Robert Veatch, director of the Kennedy Institute of Ethics, professor of medical ethics at Georgetown University, author of The Patient-Physician Relation (Indiana University Press, 1991).
According to Veatch, the explosive growth of the field of medical ethics has made it ever more specialized, but "the definitive survey is Principles of Biomedical Ethics, by Tom Beauchamp and James Childress (Oxford University Press, fourth edition, 1994)." Meanwhile, Deciding for Others: The Ethics of Surrogate Decisionmaking, by Allen Buchanan and Dan Brock (Cambridge University Press, 1990), is "the authoritative treatment [of] the hot issue of our period," says Veatch. "This book has probably advanced discussion of the subject ofsurrogate decisionmaking more than anything else written. It sorts out at great length, for instance, the difference between a surrogate making decisions based on the patient's values and a surrogate deciding on the basis of his own values. It deals with great sophistication with complicated problems, like whether the patient's values remain relevant alter he's lost so much mental capacity that he no longer remembers who he was."
John Lantos, associate director of the Center for Clinical Medical Ethics at the University of Chicago.
"Probably the most common situation ethicists are consulted about has to do with adult children making decisions about their dying parents," says Lantos. "We find that people have no idea what's expected of them in those situations. Patrimony: A True Story (Vintage, reprint, 1996), novelist Philip Roth's account of his father's protracted death from a brain tumor, is an exploration of what the possible roles might be." Lantos also likes Solomonic Judgments: Studies in the Limitations of Rationality, by Jon Elster (Cambridge University Press, 1989). "Elster considers decisionmaking under conditions of uncertainty. He highlights situations where either the costs of being rational or the demands of formulating a problem rationally mean that attempting a rational choice may itself be irrational. His view, in many cases, is that the most rational decision may be to flip a coin. And Lantos recommends David Kirp's Learning by Heart: AIDS and Schoolchildren in America's Communities (Rutgers University Press, 1989). "It's the story of how eight different American school districts dealt with the problem of whether to admit kids with AIDS to their schools," he says. "Kirp takes AIDS out of a medical context and puts it into a social and anthropological one."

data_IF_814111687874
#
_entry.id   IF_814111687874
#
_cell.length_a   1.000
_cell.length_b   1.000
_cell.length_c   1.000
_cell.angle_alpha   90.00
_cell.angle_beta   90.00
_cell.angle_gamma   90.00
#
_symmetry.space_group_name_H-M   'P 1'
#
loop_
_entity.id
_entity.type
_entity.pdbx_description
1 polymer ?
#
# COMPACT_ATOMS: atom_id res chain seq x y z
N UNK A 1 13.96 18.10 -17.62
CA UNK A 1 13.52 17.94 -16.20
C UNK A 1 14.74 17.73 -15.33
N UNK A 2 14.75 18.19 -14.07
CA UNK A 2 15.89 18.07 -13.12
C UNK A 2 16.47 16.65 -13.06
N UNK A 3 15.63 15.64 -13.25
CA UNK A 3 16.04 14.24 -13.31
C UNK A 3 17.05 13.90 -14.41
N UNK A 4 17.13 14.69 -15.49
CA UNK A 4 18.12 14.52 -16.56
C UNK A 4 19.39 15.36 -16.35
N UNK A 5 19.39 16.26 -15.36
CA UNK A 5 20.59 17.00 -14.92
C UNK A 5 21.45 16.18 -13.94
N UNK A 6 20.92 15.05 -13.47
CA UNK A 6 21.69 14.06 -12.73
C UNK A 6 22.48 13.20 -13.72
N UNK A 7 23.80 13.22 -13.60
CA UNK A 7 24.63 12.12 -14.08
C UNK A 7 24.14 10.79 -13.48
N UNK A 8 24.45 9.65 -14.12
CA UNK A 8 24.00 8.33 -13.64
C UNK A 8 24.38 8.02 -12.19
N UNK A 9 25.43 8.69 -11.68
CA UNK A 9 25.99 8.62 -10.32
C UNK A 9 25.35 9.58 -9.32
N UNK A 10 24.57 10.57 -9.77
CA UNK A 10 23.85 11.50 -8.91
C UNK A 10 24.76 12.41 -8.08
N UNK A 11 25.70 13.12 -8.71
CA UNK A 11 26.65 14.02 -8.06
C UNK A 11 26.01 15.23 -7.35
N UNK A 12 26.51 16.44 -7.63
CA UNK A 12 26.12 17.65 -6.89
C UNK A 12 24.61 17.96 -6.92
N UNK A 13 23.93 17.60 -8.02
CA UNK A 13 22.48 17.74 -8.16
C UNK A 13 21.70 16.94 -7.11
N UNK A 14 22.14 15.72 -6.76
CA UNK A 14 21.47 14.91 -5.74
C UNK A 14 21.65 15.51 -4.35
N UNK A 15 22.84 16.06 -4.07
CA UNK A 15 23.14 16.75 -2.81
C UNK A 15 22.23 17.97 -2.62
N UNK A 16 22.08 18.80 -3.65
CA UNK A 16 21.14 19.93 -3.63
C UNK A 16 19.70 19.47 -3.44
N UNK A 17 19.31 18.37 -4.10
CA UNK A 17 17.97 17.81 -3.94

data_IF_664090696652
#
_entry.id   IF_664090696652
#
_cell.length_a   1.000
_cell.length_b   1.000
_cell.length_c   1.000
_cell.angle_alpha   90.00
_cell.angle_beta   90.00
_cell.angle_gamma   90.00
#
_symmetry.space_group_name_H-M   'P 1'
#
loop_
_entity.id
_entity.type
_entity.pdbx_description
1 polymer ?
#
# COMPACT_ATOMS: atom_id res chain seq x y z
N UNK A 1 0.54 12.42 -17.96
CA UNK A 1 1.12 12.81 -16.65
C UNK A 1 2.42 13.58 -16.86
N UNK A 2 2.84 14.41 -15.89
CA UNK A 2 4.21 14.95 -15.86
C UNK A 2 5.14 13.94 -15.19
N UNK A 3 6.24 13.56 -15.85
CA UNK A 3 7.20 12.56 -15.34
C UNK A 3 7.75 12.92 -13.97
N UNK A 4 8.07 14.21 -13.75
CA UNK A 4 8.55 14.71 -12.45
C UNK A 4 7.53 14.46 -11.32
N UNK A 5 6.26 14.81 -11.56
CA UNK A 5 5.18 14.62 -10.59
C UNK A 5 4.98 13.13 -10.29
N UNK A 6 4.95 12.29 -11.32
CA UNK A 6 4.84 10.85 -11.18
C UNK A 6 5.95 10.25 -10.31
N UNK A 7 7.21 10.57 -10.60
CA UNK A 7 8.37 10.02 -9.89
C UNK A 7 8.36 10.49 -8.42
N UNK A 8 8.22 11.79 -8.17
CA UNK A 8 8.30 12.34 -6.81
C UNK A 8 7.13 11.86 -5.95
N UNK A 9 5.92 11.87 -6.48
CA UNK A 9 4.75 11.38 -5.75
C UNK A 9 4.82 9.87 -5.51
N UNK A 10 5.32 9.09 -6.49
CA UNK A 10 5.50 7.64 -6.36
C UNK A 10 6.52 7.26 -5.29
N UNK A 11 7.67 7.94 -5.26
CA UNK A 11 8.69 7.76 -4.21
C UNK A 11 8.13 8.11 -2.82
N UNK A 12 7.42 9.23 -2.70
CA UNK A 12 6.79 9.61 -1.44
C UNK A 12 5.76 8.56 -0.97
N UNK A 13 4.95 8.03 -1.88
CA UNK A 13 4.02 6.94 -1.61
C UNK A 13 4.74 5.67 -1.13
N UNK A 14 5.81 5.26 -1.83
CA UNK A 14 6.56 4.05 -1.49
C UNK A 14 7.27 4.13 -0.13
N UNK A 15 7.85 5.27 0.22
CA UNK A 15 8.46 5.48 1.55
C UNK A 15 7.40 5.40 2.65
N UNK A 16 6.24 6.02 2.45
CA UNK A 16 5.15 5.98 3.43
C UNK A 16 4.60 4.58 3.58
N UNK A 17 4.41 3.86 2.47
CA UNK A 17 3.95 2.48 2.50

Bruce Jennings, executive director of the Hastings Center, a private, nonprofit center for research on ethics in medicine and the life sciences in Briarcliff, New York.
Jennings recommends Stories of Sickness, by Howard Brody (Yale University Press, 1988), because, he says, "it takes seriously the patient's point of view," reminding us that "medicine is not an exact science but at least partly a narrative science--part of the humanities, really. People don't take what happens to them and their bodies just as biological and scientific facts, but make a meaningful story of their illness and death. Ethics and values come into it naturally--not just the doctor's values but the patient's." Jennings praises Ezekiel J. Emanuel's The Ends of Human Life: Medical Ethics in a Liberal Polity (Harvard University Press, 1991) for "showing how bioethics, as it's developed since the late Sixties, has been a field that's philosophically and ethically linked to liberalism, in which the individual is the locus of rights and moral values." Emanuel, on the other hand, says Jennings, "works out a communitarian bioethics. He transforms the questions rather than answering them, arguing that the liberal framework doesn't give us the conceptual tools to understand the issues."
Marc Rodwin, associate professor at the School of Public and Environmental Affairs at Indiana University, Bloomington; author of Medicine, Money, and Morals: Physicians' Conflicts of lnterest (Oxford University Press, 1994).
Rodwin says that his favorites books in the field "challenge traditional ideas by admitting new viewpoints from political theory, law, economics, or social theory" Just Doctoring: Medical Ethics in the Liberal State (University of California Press, 1991), by physician and lawyer Troyen A. Brennan, he says, "does a particularly good job of broadening customary notions about the patient-doctor relationship and showing that medical ethics cannot continue to evolve unaffected by intellectual and economic currents." Like Jennings, Rodwin singles out Emanuel's book for praise. He also recommends Balancing Act: The New Medical Ethics of Medicine's New Economics, by E. Haavi Morreim (Kluwer, 1991), for the way it "discusses how pressures to contain medical-care costs challenge traditional notions about doctors' fidelity to their patients."
Are there any great books you think we missed? Let us know.